padder operatio~ re~ulting in a 1 grain~yd2 repelle~t
coating. The sa~ple exhibits a~ unexpec~ed stai~ re~
tance, with a stain area of only 3.5 ~q. in. and a stain
intensity of only 4.8
Sa~ple 7 i8 a 280 grains/yd2 ~abric of a 2~9
grain~yd car~ed web of the Siber blend of sample6 5 and
60 rearranged as ~ample 3. with 50 grainsJyd2 of Rohm
and ~aafi 1715 repellent binder applied with t~e ~a~e roto-
gravure roll a~ u~ed i~ ~aking ~ample 6. Af~e~ curing th~binder~ the fabric i~ top ~oated ~ith I.C.I. F~31~ repel-
l~nt i~ a padder operation resulting in a 1 grain~yd2
repellent eoating. The sample exhibie3 a ~tain area and
intensity ~i~ilar to-~a~ple 5.




CHC 720

f ! 3,.~

_~ .


T~L~
~ln~L ~.~p~llant ~tai~
~3~ tbqr B~ndo~ uo ~ o~ ~oat
50'~ ~dy~
50~ P~T a~orb~nt o~r~ o ~.~ 23.4
eard~d
2 50~ Rayo~~b60rb~
50~ P~T r~ndered ove~all~o ~ 16.9
coarsDngea repellont
3 12~ ~y~~b~orb~nt
8~ P~ t~ Ti02 r~nder~dover~ll ye~ ~.15 1~.3
r~arcan~ea cepallen~
100~ peT rep~llan~overallys3 3.~ 12.6
re~cr~gea ~ith T102
12~ ~ayon
sa~ peT with TiO~ab~ocb~nt overall y~o 3.8 11.6
coarr~nged
6 12a ~ayou
50~ PET ~ith T~02 ~b~orbe~ intoc~ietsnt ~ 3.5 4.
ecarra~ged
7 12~ aayon
8~ P~T ~ith Ti02 rap~llont ~ter~i~ten~ y~ 3.~ 10.0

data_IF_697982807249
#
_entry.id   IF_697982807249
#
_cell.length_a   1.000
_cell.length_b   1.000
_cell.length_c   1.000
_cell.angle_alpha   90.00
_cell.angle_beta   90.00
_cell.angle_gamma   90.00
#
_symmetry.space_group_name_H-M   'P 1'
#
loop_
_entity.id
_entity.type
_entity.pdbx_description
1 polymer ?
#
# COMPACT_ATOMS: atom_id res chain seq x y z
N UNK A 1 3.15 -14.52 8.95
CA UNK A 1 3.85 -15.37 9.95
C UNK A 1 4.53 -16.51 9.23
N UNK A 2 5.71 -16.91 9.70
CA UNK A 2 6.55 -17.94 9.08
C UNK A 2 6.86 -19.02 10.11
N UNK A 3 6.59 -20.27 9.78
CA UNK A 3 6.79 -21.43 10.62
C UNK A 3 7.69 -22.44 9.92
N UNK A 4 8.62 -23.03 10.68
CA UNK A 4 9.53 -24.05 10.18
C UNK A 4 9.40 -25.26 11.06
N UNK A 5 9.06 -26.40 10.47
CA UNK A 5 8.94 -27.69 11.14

rea~a~ge~




1. S~ain Area measured by She followi~g test:
The faeing material was adhesively bonded to aD
ab~orbent core o~ wood pulp f ibers by sprayillg tl~e
undersur~ace o~ the faeinq with H.B. Fuller hot ~elt
adhe~ive prior to a~embling the iEaci~g on the ~b~or-
bent core. Th~ napkin was secured to a ~mooth sur-
fac~, wit~ ~he facing layer compri~ g l:he iEaeing
r~laeerial exposed. A 10'1 x 3" plexiglase ~empla~e wi~h

CE~ 720

- 9 -

a cesl~ral sval op~ning 1 1/21' long a~d 3~" wid~ wa~
placed over ~he na~kill a~d 15 c . ~ . of syTIthatic
D~erls~ual fluid was poured into t21~ oval open~g. Th~
te~pla~e wa~ reD~oved, a 2 . 2 k~ roller was pla~ed a~op
s the stain, rolled to one lo~gitudinal. end of t~e
nap~in and bac~ acros~ e staln to the other erld, and